Based on information from the Czech Statistical Office, Czechs spend on average 40.4 hours a week at work – and that is why it pays to think carefully about conditions we have in our offices and how to make sure that we feel comfortable there. That is the reason why Development News is bringing, in co-operation with the Czech Green Building Council, a specialist on healthy interior environment, a series about its individual aspects. These also include light climate, air quality, heat comfort, acoustics, ergonomics, active work environment, user comfort, transport access and location.
Daylight is an important factor
Based on the latest survey by the Association of Business Leaders and companies Skanska and JLL, some 87% of employees consider a sufficient amount of daylight in offices to be one of the key factors that improve their creativity at work. Maximizing daylight and optimizing the utilisation of artificial lighting should be a part of a comprehensive solution of contemporary healthy offices. The utilisation of modern technologies and LED lighting also brings about interesting energy savings. “Daylight is a natural feature, which significantly influences employees’ wellbeing and work performance. What also helps a well lit office is the right choice of lights, or – let us say – their radiating characteristics. Disturbing lighting must be prevented. Types preferred include those with diffusion radiation through microprism or indirect lighting components. This helps to achieve good light distribution within the office area, which consequently reduces eye strain from the contrast between work task and peripheral vision,” says Vladan Jesenský, Country Manager of Zumtobel Group, which belongs amongst the leading international producers and suppliers of comprehensive lighting solutions.
The intensity of artificial lighting in offices is set by a norm of 500 lx. Nevertheless, it is also necessary to work with other light aspects. An ideal light colour can be considered warm white ranging between 4,000 and 6,000 K. In order to provide individual comfort in a working environment, it is good to have the option of an extra light, for instance a table lamp, or to use a fluent light regulation. It is also important to focus on reflectance of the utilised materials in the office especially that of the desk top unit.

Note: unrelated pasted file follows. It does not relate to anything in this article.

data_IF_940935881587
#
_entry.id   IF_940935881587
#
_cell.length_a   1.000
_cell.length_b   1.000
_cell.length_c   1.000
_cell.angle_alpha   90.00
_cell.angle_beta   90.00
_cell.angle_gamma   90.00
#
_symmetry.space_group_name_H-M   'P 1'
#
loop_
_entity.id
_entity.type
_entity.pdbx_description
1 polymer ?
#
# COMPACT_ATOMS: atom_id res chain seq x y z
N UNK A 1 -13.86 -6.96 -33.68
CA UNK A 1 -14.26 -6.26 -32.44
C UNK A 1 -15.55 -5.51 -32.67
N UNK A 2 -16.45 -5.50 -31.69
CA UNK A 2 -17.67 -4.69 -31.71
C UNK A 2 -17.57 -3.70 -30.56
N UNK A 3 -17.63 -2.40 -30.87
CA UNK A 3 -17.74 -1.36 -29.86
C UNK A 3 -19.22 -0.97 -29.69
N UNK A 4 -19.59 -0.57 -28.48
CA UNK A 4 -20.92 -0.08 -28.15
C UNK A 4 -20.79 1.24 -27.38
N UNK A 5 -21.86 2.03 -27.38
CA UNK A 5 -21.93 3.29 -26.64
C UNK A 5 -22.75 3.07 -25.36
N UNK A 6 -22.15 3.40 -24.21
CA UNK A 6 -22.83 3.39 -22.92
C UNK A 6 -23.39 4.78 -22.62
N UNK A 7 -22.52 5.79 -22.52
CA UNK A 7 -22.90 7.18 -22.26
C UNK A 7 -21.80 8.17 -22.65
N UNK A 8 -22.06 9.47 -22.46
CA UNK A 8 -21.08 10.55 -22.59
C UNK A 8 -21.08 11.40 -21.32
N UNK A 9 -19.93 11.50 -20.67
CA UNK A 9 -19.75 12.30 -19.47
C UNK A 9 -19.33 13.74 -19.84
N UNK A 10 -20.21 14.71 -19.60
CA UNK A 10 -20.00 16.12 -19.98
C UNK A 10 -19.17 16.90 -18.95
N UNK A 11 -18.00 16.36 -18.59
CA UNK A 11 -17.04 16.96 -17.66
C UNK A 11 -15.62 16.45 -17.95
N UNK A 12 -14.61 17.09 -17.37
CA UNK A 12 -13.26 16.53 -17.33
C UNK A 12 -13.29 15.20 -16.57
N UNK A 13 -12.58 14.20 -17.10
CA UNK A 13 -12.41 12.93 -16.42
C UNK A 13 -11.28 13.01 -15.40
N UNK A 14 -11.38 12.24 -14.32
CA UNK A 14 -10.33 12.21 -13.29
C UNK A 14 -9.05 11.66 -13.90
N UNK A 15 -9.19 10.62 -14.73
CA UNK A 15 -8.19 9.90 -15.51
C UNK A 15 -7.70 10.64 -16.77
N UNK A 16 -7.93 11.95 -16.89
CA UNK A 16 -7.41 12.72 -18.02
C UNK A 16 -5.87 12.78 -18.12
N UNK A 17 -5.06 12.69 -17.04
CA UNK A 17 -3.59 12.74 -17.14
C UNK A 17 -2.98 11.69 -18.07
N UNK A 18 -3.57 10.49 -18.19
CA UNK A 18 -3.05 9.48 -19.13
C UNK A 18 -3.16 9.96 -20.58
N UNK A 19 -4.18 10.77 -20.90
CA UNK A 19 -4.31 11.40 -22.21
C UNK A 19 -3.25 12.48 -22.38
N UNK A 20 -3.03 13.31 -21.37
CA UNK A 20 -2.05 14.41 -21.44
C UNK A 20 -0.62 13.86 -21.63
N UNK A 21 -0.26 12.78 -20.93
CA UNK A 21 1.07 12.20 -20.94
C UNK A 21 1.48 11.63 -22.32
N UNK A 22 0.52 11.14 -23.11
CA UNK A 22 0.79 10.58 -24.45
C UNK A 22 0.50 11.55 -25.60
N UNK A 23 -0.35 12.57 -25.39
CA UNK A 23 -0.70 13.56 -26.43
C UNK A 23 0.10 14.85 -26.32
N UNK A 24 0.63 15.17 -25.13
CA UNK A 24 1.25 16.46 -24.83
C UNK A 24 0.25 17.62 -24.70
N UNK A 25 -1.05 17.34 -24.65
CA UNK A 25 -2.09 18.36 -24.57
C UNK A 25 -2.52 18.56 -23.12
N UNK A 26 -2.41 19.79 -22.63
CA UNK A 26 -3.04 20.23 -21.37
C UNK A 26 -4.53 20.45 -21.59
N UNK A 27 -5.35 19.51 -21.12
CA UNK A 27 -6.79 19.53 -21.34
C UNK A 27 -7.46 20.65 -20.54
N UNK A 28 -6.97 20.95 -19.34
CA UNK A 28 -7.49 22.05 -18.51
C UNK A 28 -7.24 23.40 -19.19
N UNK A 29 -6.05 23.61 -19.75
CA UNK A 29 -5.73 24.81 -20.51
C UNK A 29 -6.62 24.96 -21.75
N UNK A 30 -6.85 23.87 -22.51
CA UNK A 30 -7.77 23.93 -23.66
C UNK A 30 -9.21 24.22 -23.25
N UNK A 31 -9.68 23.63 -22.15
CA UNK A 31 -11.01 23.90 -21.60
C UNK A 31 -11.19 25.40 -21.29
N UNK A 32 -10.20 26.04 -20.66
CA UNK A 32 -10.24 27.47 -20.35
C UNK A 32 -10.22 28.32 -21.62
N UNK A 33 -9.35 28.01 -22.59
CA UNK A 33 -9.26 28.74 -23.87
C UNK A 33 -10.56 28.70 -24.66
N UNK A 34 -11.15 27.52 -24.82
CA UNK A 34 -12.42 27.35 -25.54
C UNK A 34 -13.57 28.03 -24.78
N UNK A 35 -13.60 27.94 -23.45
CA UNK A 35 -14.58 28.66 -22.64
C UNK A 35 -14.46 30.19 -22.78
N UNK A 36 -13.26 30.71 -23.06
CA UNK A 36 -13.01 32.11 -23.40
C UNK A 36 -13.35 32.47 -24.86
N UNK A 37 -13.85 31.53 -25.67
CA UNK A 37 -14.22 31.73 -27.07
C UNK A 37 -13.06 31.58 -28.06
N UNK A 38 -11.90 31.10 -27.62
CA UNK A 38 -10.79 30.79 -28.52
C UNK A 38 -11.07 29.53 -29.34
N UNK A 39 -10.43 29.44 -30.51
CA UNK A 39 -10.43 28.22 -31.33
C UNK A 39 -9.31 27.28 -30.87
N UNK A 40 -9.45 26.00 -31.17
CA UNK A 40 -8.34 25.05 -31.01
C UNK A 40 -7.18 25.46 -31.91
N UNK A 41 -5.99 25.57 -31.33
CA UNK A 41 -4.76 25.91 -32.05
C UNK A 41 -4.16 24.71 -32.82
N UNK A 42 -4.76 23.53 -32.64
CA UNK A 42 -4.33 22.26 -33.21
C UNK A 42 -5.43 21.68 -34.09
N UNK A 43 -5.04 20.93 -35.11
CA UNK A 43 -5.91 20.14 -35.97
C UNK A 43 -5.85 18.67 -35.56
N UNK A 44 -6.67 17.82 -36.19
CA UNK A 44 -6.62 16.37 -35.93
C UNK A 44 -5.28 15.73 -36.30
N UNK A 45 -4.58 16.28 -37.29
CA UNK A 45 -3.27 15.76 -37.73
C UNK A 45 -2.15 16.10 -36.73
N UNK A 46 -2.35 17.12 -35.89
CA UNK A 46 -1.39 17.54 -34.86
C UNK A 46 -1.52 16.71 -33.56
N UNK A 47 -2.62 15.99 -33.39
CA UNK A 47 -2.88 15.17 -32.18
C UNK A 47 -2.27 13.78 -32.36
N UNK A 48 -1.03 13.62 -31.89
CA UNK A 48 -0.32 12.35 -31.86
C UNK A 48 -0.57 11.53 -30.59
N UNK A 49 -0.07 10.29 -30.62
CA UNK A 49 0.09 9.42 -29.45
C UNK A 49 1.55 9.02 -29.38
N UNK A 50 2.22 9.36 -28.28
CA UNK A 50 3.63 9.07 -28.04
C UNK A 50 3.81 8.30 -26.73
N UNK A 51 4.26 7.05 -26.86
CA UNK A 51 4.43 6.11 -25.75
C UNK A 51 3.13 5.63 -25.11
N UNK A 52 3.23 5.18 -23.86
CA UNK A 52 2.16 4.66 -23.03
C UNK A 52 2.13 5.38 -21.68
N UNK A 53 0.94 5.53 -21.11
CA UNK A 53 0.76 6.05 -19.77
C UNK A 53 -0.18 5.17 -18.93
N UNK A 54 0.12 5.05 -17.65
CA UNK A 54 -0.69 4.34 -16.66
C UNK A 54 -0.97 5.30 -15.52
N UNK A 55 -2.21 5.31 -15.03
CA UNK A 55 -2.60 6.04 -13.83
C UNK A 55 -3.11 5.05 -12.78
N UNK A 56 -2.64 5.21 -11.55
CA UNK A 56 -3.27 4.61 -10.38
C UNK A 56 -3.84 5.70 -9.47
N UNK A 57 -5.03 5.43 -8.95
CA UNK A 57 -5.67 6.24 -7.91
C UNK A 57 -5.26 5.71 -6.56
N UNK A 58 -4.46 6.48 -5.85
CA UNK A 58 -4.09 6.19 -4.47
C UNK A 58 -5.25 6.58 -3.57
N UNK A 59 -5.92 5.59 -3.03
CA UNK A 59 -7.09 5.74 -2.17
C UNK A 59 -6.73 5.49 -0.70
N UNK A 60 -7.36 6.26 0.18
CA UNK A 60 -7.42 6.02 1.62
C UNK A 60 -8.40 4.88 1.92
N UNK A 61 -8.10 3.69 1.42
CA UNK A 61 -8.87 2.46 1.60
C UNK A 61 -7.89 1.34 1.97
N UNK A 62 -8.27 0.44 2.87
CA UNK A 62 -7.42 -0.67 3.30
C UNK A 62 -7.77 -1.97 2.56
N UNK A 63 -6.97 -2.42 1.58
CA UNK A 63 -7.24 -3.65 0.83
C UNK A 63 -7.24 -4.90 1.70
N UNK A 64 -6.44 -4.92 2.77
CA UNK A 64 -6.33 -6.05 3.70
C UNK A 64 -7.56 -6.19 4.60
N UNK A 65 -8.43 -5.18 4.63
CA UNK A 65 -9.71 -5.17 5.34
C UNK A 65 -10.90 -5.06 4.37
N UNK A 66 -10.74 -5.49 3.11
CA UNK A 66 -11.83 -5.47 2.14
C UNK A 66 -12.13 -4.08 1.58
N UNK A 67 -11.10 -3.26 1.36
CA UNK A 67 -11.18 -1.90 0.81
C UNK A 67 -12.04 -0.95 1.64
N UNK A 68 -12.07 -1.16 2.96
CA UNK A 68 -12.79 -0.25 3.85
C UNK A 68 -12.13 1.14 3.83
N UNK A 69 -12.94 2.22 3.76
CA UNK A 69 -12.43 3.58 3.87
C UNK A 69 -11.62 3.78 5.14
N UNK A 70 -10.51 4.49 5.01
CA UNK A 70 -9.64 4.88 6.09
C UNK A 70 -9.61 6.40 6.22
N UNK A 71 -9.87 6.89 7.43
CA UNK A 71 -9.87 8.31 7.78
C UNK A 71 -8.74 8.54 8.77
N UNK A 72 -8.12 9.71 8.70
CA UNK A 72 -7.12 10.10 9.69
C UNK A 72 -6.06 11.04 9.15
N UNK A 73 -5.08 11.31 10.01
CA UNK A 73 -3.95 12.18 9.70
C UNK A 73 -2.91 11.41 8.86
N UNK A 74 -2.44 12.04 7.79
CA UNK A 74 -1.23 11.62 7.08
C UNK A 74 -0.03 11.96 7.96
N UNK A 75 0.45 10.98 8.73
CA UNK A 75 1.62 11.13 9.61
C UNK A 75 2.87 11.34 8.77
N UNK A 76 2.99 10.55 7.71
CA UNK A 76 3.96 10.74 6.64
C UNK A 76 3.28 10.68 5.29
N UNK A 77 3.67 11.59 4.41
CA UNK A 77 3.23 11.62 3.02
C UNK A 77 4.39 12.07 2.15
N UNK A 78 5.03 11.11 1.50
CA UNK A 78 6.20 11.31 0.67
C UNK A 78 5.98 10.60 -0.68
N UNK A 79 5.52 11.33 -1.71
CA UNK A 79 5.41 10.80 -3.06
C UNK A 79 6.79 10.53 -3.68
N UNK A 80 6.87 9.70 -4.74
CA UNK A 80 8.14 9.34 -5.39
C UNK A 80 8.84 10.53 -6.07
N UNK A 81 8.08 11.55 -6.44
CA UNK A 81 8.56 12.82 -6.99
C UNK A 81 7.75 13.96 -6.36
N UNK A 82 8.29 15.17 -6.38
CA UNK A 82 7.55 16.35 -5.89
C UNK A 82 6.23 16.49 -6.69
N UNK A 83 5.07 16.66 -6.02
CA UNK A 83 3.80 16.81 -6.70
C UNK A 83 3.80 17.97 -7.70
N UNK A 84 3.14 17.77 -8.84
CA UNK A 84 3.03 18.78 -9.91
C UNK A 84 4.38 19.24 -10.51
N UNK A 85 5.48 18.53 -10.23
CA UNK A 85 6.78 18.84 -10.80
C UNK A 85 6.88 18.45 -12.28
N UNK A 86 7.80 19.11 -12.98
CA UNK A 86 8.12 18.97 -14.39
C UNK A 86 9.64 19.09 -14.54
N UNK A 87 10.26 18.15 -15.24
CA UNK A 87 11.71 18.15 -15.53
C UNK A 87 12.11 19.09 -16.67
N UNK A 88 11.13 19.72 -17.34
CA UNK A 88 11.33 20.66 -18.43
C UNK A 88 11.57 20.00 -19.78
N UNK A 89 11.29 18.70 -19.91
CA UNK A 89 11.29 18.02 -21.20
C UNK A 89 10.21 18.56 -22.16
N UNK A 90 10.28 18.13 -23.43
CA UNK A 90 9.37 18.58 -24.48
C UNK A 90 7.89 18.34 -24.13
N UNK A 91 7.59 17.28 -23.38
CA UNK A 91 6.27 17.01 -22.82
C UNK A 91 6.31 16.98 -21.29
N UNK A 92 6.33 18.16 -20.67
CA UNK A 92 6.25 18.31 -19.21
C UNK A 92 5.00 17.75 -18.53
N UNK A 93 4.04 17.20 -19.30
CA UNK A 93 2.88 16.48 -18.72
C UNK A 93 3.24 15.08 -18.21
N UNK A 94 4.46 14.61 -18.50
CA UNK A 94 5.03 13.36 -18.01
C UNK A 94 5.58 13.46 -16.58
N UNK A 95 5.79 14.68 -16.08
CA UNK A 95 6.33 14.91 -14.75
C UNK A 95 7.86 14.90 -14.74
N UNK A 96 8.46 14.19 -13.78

“The regulation of intensity of artificial lighting in an office belongs, depending on daylight, to other features that increase an employees’ comfort and also save considerably on electricity. Daylight changes its colour temperature within an approximate range of 3,000–8,000 K daily. In our latitudes, we mostly use lights with 4,000 K. In order to bring artificial lighting as close as possible to daylight, we can use lights that allow for a change of colour temperature. This changes in accordance with the time of the day and thus improves employees’ comfort as well as performance,“ Vladan Jesenský, adds.
Intelligent shading systems as a solution
Regarding daylight, the problem can mainly be in an even approach to it and its changing during the day. An even approach should be dealt with when designing the office, which should be open to daylight on more sides. The simplest way to work with its intensity is to use intelligent external and aesthetically suitable interior shading. These may be affixed facade components, window shutters, blinds, curtains or window foils. Shading features can allow different penetration, reflectance and/or an absorbance of sun rays. Another quoted parameter is the intensity of penetrating visible light of light transmission 380–780 nm. The colour of shading also has a significant influence on shading intensity.
Jan Polák, General Manager of Hunter Douglas, which produces and supplies shading technology, points out: “External shading (blinds, shutters and sun baffles) work best as a primary and effective barrier for heat penetration to the building and reduces the greenhouse effect. When combined with interior shading, the temperature of the interior environment is significantly reduced. It also eliminates the need for cooling in the rooms, which leads to a reduction in the consumption of non-renewable energy. Interior shading provides good visual conditions, controls the volume of light penetration and creates a pleasant contrast for eyes when optimizing daylight penetration to the interior.”